Results A total of 46 relapsing-remitting (RRMS) subjects were included in the study with the mean±SD age of 32.5 ± 8.21yrs (age range: 19-49yrs), mean±SD educational level 10.8 ± 4.22yrs, and mean±SD disease duration 18.7 ± 10.74 months. Of them, 28.3% (n=13) were male and 71.7% (n=33) were female. The mean±SD EDSS was also 1.0 ± 0.90 (EDSS median: 1.0 and range 04.0). Regarding changes in MRI, the mean±SD volume of periventricular lesions was 3875.8 ± 4411.67mm3, the mean±SD volume of juxtacortical lesions was 2325.7 ± 2341.92mm3 and the mean±SD volume of the third ventricle was 15468.8±7563.50 mm3. In the evaluation of the severity of atrophy, 28.3% (n=13) of subjects didn’t show this abnormality while mild, moderate and severe atrophy was revealed in 47.8%, 19.6%, and 4.3%, respectively. The mean±SD total MoCA score was 22.1±4.09 ranged 15-30. Among study individuals, only 12 patients (26.1%) had normal cognitive status (MoCA total score equal or higher than 26). Comparing MS groups with and without CI showed similarity in male gender distribution (21.7% versus 6.5%, p=0.77), as well as in mean age (33.8 ± 8.36 yrs versus 28.7 ± 6.66 yrs, p=0.061). However, those with normal cognitive status had significantly higher educational level (14.0 ± 1.90yrs versus 9.7± 4.25yrs, p=0.002), lower disease duration (11.7±6.75 versus 21.1±10.85 years, p = 0.007), and lower mean EDSS (0.5±0.58 versus 1.2±0.94, p=0.030).
Statistical Analysis Results were expressed as mean (SD) for quantitative variables and by frequency and percentage for categorical variables. Continuous variables were compared using a ttest for normally distributed data and Mann-Whitney U test for non-normal data. The correlation between quantitative variables was examined by the Pearson correlation coefficient or non-parametric Spearman test. Multiple linear regression model was used to investigate the association between cognitive indices and MRI characteristics. For the statistical analysis, the statistical software SPSS 20 was used. A P-value less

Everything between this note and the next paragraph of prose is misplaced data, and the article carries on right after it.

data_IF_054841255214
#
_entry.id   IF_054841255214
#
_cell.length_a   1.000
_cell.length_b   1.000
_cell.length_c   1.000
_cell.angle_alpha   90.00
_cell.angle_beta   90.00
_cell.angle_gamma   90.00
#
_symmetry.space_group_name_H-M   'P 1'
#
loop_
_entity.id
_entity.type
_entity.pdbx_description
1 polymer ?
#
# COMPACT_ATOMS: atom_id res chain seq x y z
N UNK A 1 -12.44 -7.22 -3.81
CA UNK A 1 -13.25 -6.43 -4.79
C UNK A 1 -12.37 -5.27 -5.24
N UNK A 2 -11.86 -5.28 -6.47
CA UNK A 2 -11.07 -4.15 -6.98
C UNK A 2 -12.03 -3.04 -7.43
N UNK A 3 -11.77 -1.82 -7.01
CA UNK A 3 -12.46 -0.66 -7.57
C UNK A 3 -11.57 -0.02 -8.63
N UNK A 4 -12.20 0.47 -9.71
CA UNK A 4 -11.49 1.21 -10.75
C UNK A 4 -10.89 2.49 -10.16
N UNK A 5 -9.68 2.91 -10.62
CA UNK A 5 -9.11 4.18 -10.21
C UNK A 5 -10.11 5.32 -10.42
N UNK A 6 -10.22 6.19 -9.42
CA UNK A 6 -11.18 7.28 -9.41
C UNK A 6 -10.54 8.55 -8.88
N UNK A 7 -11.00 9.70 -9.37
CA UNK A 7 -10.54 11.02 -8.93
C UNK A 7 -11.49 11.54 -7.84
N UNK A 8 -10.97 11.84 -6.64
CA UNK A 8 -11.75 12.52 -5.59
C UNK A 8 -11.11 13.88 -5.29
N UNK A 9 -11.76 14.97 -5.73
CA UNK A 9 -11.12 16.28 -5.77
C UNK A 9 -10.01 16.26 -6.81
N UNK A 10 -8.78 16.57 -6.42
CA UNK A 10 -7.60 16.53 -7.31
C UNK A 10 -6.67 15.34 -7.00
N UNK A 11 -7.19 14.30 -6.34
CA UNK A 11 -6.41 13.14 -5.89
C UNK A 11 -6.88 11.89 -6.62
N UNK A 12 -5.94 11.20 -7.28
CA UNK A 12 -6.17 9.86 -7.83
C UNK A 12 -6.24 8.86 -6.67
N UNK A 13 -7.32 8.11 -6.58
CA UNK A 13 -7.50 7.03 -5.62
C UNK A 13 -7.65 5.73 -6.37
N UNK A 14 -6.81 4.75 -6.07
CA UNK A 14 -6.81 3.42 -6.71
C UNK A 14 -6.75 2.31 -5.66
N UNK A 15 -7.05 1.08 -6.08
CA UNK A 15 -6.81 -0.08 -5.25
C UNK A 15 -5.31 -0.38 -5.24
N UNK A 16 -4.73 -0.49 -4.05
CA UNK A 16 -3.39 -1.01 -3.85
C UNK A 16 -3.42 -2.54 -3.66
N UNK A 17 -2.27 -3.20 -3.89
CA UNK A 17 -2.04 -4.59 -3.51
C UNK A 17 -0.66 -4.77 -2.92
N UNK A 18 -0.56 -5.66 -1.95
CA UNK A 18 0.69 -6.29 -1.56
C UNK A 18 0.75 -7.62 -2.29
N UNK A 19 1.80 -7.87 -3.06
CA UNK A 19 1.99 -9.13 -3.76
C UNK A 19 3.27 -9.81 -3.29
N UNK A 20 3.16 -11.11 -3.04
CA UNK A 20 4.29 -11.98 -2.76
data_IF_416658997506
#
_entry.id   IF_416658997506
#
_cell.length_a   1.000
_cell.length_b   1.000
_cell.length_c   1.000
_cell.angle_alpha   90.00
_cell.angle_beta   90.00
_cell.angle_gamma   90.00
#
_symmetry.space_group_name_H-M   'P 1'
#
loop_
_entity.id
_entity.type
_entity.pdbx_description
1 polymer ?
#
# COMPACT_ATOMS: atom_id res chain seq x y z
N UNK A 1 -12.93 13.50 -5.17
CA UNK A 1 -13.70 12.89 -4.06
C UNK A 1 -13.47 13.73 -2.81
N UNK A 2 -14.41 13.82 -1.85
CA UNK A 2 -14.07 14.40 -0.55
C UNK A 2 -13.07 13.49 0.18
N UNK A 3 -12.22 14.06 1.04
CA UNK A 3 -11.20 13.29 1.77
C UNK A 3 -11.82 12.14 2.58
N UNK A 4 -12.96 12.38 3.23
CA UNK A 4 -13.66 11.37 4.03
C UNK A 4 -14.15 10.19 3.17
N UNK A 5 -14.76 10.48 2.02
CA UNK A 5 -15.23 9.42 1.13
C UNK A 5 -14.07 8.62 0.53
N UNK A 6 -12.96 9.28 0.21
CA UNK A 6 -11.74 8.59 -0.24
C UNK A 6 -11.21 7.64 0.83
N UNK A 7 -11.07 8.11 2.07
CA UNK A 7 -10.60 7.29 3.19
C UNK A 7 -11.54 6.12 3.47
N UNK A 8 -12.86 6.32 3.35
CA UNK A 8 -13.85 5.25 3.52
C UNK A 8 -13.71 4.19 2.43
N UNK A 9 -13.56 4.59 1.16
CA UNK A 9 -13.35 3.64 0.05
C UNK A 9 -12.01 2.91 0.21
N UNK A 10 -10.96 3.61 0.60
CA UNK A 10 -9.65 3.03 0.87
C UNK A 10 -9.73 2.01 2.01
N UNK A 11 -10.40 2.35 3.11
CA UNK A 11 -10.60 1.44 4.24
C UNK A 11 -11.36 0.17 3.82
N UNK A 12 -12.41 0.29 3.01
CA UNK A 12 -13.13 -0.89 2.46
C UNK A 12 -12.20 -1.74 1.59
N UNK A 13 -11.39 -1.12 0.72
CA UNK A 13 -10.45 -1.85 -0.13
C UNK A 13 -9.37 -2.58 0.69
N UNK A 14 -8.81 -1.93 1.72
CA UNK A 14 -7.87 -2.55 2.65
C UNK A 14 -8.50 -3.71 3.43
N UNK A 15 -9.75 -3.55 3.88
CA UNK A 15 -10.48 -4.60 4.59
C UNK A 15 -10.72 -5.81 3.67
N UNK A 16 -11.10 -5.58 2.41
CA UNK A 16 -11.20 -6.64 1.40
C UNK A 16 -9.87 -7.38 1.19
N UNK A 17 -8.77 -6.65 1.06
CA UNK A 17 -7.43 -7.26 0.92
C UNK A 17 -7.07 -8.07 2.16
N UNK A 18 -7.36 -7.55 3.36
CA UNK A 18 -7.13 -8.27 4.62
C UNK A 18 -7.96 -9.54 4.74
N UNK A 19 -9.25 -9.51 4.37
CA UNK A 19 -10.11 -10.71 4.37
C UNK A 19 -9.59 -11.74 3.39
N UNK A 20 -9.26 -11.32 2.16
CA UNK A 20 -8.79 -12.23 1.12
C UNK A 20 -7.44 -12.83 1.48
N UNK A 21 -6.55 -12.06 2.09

Table 1. MRI findings in MS patients with and without cognitive impairment MRI finding Group Mean SD Periventricular lesion volume (mm3) cognitively impaired 3537.86 3497.98 cognitively preserved 4833.18 6446.70 Juxtacortical lesion volume (mm3) cognitively impaired 2646.11 2427.30 cognitively preserved 1417.92 1882.90 Supratentorial lesion volume (mm3) cognitively impaired 6183.97 5289.56 cognitively preserved 6251.11 7831.56 Third ventricular volume (mm3) cognitively impaired 16720.80 7815.56 cognitively preserved 11921.63 5675.06 Med J Islam Repub Iran 2016 (17 April). Vol. 30:357.
p 0.38 0.11 0.97 0.06
MRI Findings and MoCA in MS
There was no difference in lesions volume as well as the third ventricular volume between the patients with and without CI (Table 1). Also, those with CI had more severe atrophy when compared with those who had normal cognition so in the groups with and without CI, mild atrophy was found in 55.9% and 25%, moderate in 23.5% and 8.3%, and severe in 5.9% and 0.0%, respectively (p=0.007). Based on the correlation coefficients, there was a relationship between cognitive function and MRI and we showed an adverse association between the third ventricular volume and some cognitive indices (Table 2). Also, there was a negative association between the volume of juxtacortical lesions and attention score (r=-0.32, p=0.03) (Table 3). Using multiple linear regression model with the presence of baseline confounders, none of the baseline characteristics including educational level and disease duration as well as none of the cognitive domains was associated with the volume of supratentorial lesions (juxtacortical and periventricular). Similar regression model also showed no associations between baseline characteristics and cognitive domains with the periventricular lesions volume. In this regard, two cognitive domains of naming (beta=-1639.9, 95%CI:-2693.10 to -16.76, p=0.01) and attention (beta=-842.70, 95%CI:-1469.23 to -216.17, p=0.01) were
Third Ventricular Volume (mm3)